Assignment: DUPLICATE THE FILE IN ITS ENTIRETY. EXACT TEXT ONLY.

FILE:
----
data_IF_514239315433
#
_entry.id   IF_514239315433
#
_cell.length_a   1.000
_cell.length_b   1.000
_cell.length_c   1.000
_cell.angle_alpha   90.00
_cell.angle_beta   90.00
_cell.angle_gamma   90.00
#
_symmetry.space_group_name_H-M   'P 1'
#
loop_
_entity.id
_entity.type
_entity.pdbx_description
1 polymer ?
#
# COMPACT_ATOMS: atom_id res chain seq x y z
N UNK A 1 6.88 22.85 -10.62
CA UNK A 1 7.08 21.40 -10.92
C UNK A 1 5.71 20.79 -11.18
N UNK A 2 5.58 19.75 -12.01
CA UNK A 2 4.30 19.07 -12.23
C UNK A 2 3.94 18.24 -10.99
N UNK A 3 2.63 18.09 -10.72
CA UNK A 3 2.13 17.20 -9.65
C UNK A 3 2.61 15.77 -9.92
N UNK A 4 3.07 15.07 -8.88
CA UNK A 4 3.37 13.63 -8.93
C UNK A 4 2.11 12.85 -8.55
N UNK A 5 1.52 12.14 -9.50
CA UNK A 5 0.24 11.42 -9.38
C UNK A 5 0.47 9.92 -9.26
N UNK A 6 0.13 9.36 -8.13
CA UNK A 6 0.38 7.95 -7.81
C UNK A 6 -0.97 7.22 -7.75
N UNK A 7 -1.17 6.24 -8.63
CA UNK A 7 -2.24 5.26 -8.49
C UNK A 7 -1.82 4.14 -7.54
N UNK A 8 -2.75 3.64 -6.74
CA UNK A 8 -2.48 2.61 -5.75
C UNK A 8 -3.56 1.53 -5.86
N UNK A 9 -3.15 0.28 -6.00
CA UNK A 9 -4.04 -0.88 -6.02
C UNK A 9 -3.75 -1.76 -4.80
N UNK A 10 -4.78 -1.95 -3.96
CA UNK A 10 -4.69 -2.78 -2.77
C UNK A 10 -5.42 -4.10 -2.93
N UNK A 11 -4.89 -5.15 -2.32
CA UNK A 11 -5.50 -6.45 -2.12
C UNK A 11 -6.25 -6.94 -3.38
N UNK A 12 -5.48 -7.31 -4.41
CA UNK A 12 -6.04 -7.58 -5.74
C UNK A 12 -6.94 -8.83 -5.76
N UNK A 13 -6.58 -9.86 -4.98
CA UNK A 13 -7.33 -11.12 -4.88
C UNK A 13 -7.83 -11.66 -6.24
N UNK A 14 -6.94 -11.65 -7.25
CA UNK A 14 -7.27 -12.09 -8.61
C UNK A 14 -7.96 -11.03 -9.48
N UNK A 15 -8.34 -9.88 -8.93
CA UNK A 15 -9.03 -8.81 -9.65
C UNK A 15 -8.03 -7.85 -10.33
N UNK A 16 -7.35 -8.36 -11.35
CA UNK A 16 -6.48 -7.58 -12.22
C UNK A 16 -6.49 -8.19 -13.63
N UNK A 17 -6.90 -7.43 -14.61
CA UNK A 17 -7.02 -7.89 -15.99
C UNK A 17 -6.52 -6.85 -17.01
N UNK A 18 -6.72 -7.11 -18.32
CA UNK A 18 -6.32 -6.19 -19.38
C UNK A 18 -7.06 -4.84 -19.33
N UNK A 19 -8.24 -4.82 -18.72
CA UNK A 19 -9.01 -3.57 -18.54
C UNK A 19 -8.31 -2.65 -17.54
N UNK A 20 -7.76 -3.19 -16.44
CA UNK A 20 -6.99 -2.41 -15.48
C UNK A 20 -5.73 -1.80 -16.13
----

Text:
data_IF_514239315433
#
_entry.id   IF_514239315433
#
_cell.length_a   1.000
_cell.length_b   1.000
_cell.length_c   1.000
_cell.angle_alpha   90.00
_cell.angle_beta   90.00
_cell.angle_gamma   90.00
#
_symmetry.space_group_name_H-M   'P 1'
#
loop_
_entity.id
_entity.type
_entity.pdbx_description
1 polymer ?
#
# COMPACT_ATOMS: atom_id res chain seq x y z
N UNK A 1 6.88 22.85 -10.62
CA UNK A 1 7.08 21.40 -10.92
C UNK A 1 5.71 20.79 -11.18
N UNK A 2 5.58 19.75 -12.01
CA UNK A 2 4.30 19.07 -12.23
C UNK A 2 3.94 18.24 -10.99
N UNK A 3 2.63 18.09 -10.72
CA UNK A 3 2.13 17.20 -9.65
C UNK A 3 2.61 15.77 -9.92
N UNK A 4 3.07 15.07 -8.88
CA UNK A 4 3.37 13.63 -8.93
C UNK A 4 2.11 12.85 -8.55
N UNK A 5 1.52 12.14 -9.50
CA UNK A 5 0.24 11.42 -9.38
C UNK A 5 0.47 9.92 -9.26
N UNK A 6 0.13 9.36 -8.13
CA UNK A 6 0.38 7.95 -7.81
C UNK A 6 -0.97 7.22 -7.75
N UNK A 7 -1.17 6.24 -8.63
CA UNK A 7 -2.24 5.26 -8.49
C UNK A 7 -1.82 4.14 -7.54
N UNK A 8 -2.75 3.64 -6.74
CA UNK A 8 -2.48 2.61 -5.75
C UNK A 8 -3.56 1.53 -5.86
N UNK A 9 -3.15 0.28 -6.00
CA UNK A 9 -4.04 -0.88 -6.02
C UNK A 9 -3.75 -1.76 -4.80
N UNK A 10 -4.78 -1.95 -3.96
CA UNK A 10 -4.69 -2.78 -2.77
C UNK A 10 -5.42 -4.10 -2.93
N UNK A 11 -4.89 -5.15 -2.32
CA UNK A 11 -5.50 -6.45 -2.12
C UNK A 11 -6.25 -6.94 -3.38
N UNK A 12 -5.48 -7.31 -4.41
CA UNK A 12 -6.04 -7.58 -5.74
C UNK A 12 -6.94 -8.83 -5.76
N UNK A 13 -6.58 -9.86 -4.98
CA UNK A 13 -7.33 -11.12 -4.88
C UNK A 13 -7.83 -11.66 -6.24
N UNK A 14 -6.94 -11.65 -7.25
CA UNK A 14 -7.27 -12.09 -8.61
C UNK A 14 -7.96 -11.03 -9.48
N UNK A 15 -8.34 -9.88 -8.93
CA UNK A 15 -9.03 -8.81 -9.65
C UNK A 15 -8.03 -7.85 -10.33
N UNK A 16 -7.35 -8.36 -11.35
CA UNK A 16 -6.48 -7.58 -12.22
C UNK A 16 -6.49 -8.19 -13.63
N UNK A 17 -6.90 -7.43 -14.61
CA UNK A 17 -7.02 -7.89 -15.99
C UNK A 17 -6.52 -6.85 -17.01
N UNK A 18 -6.72 -7.11 -18.32
CA UNK A 18 -6.32 -6.19 -19.38
C UNK A 18 -7.06 -4.84 -19.33
N UNK A 19 -8.24 -4.82 -18.72
CA UNK A 19 -9.01 -3.57 -18.54
C UNK A 19 -8.31 -2.65 -17.54
N UNK A 20 -7.76 -3.19 -16.44
CA UNK A 20 -6.99 -2.41 -15.48
C UNK A 20 -5.73 -1.80 -16.13